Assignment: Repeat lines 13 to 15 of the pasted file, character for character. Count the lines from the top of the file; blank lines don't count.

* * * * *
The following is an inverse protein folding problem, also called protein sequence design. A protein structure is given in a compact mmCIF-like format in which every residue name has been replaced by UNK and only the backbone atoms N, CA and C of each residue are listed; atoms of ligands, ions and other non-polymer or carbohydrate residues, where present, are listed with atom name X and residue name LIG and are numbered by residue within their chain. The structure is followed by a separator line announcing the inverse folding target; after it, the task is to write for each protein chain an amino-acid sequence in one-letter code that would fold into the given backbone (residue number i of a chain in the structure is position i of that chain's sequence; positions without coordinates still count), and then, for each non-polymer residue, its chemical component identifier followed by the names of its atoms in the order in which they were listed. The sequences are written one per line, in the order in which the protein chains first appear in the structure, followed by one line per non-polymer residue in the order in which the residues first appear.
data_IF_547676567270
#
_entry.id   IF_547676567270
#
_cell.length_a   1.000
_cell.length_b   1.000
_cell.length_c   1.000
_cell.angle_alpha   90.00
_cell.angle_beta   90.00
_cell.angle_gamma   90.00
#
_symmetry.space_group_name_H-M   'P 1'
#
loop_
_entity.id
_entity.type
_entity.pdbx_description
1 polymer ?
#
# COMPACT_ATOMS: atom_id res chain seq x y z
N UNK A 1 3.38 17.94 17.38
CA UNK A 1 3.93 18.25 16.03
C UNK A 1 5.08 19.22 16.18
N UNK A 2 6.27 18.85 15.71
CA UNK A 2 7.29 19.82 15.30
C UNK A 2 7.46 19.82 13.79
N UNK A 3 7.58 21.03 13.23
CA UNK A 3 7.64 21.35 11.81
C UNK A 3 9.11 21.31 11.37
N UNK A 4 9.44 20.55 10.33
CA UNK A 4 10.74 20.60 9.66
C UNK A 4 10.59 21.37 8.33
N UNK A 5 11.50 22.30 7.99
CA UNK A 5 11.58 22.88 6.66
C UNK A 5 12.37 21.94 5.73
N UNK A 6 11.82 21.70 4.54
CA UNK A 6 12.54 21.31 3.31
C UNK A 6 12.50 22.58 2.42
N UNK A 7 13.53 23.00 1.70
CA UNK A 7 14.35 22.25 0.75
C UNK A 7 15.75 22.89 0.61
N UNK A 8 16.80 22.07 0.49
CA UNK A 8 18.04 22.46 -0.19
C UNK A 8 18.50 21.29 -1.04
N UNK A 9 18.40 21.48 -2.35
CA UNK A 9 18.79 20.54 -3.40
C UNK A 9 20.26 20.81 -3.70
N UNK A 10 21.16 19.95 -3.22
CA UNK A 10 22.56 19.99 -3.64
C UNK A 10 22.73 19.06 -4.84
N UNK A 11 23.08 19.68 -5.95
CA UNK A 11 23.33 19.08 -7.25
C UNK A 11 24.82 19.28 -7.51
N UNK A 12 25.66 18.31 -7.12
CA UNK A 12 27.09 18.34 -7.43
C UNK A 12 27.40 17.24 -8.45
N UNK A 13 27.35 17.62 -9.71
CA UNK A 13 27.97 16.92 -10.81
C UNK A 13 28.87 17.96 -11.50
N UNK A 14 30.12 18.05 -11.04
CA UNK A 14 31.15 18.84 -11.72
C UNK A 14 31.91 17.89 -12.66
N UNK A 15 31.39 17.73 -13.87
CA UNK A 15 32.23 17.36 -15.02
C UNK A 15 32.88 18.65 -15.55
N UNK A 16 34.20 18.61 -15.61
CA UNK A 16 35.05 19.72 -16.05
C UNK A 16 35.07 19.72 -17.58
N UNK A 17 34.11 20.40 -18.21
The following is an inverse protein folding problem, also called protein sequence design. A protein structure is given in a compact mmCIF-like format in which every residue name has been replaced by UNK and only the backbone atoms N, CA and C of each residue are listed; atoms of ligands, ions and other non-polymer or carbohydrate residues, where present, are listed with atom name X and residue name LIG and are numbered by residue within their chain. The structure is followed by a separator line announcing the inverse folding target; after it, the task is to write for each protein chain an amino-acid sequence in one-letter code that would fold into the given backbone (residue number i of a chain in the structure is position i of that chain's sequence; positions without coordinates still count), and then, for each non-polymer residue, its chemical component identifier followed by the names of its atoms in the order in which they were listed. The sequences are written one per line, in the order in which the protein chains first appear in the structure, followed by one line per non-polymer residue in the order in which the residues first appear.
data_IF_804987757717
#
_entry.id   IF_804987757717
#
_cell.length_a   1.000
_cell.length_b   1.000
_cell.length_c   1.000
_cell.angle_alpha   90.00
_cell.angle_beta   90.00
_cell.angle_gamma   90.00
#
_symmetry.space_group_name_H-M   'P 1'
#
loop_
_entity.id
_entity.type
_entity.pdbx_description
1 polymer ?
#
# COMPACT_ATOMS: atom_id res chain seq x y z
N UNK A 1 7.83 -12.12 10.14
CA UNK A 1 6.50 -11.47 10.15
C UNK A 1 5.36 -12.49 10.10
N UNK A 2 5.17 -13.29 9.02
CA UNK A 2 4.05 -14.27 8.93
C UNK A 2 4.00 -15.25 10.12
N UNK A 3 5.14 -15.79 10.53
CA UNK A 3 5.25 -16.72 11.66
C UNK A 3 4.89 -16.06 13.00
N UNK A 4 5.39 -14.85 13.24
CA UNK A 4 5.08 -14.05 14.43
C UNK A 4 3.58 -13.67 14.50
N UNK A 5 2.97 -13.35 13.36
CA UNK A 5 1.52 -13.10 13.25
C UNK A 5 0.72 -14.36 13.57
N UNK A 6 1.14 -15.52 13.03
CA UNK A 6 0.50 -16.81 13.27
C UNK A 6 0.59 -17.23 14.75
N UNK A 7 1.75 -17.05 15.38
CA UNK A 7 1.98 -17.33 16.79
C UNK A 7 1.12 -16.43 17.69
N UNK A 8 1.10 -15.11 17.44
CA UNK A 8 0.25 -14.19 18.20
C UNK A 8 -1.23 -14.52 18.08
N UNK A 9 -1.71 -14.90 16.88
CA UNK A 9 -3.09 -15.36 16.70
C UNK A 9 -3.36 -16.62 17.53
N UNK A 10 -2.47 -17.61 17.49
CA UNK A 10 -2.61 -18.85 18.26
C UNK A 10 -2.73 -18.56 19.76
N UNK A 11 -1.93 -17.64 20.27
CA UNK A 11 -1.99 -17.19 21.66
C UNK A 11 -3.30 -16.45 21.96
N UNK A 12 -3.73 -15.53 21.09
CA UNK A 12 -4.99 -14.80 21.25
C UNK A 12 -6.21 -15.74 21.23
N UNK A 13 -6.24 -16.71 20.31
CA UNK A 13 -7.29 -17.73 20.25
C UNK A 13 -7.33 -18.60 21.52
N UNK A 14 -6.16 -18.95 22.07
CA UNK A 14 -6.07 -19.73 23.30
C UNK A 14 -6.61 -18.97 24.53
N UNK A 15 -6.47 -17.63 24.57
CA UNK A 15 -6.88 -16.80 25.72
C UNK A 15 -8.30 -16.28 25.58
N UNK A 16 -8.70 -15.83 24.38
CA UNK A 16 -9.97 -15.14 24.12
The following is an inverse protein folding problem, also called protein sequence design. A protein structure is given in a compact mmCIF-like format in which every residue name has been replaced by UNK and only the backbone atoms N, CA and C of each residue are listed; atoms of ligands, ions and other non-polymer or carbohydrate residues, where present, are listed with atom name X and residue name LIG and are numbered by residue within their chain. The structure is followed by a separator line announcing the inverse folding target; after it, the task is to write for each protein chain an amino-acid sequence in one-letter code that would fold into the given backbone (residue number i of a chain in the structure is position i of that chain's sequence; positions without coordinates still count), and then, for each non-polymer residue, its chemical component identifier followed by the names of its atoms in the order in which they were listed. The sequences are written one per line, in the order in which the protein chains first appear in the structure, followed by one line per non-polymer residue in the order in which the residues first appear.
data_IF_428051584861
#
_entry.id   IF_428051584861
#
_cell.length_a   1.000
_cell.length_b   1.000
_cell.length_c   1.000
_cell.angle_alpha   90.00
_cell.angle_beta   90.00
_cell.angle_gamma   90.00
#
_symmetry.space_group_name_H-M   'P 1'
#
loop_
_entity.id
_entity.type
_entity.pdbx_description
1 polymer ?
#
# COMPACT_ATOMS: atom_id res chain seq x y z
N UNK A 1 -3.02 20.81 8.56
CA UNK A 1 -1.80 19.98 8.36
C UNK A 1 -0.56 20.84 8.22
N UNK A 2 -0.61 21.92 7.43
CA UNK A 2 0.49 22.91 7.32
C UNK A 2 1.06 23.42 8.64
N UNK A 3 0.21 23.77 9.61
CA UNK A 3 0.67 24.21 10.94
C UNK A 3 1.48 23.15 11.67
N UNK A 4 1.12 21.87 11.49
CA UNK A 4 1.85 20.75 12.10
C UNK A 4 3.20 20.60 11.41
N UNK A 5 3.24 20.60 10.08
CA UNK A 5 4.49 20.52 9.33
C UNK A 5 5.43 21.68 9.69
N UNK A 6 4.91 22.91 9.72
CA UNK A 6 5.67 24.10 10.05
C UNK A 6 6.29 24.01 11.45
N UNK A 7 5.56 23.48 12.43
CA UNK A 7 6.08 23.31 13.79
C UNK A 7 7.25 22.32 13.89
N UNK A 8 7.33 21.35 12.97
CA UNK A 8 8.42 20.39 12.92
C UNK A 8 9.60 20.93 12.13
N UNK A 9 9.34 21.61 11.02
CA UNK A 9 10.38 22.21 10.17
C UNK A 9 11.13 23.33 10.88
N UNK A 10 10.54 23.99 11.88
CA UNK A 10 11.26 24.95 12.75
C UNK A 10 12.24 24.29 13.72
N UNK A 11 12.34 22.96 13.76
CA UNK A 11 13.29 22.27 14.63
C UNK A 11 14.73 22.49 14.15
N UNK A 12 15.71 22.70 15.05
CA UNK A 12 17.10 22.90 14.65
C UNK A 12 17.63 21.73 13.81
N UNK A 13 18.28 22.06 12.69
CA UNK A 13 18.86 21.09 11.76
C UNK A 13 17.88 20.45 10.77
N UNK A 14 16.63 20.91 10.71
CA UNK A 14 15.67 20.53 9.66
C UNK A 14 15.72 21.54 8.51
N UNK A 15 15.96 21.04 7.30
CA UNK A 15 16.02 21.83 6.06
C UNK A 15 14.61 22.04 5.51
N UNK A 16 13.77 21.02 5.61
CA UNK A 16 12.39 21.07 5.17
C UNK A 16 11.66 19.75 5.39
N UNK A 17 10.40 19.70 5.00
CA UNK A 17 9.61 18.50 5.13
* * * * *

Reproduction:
_symmetry.space_group_name_H-M   'P 1'
#
loop_